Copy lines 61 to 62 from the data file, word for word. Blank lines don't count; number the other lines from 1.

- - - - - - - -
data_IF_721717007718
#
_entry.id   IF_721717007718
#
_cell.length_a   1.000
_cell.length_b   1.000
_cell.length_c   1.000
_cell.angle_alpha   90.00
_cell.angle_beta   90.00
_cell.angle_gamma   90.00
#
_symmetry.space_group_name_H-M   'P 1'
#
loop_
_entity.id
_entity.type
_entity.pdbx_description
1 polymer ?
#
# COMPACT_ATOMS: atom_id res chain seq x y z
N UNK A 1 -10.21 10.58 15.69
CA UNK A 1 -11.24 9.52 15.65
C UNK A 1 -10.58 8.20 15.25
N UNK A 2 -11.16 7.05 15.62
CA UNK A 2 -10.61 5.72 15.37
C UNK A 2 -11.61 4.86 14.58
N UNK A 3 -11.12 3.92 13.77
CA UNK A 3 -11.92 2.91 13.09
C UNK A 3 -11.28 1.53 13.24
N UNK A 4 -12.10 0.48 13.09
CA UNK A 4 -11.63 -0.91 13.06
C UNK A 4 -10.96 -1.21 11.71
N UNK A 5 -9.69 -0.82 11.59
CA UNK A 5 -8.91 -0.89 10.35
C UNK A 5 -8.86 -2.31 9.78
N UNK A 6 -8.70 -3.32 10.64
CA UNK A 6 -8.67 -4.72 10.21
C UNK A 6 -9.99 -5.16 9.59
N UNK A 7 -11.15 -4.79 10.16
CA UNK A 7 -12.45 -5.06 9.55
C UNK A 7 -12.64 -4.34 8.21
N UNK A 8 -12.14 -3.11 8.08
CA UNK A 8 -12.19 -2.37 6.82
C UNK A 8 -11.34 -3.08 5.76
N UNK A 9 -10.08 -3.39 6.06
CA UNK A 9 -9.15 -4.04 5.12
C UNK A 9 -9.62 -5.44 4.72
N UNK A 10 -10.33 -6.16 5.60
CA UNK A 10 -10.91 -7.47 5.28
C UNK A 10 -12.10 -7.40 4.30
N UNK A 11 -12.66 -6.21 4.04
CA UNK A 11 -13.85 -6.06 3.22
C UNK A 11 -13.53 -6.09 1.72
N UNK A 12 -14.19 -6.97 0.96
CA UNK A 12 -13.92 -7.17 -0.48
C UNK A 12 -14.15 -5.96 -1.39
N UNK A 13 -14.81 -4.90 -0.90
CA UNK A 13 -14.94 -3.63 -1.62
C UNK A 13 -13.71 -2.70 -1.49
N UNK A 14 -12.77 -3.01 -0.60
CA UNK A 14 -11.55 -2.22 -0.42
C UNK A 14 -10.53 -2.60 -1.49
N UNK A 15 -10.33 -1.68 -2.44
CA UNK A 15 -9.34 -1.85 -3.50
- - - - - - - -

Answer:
CA UNK A 14 -11.55 -2.22 -0.42
C UNK A 14 -10.53 -2.60 -1.49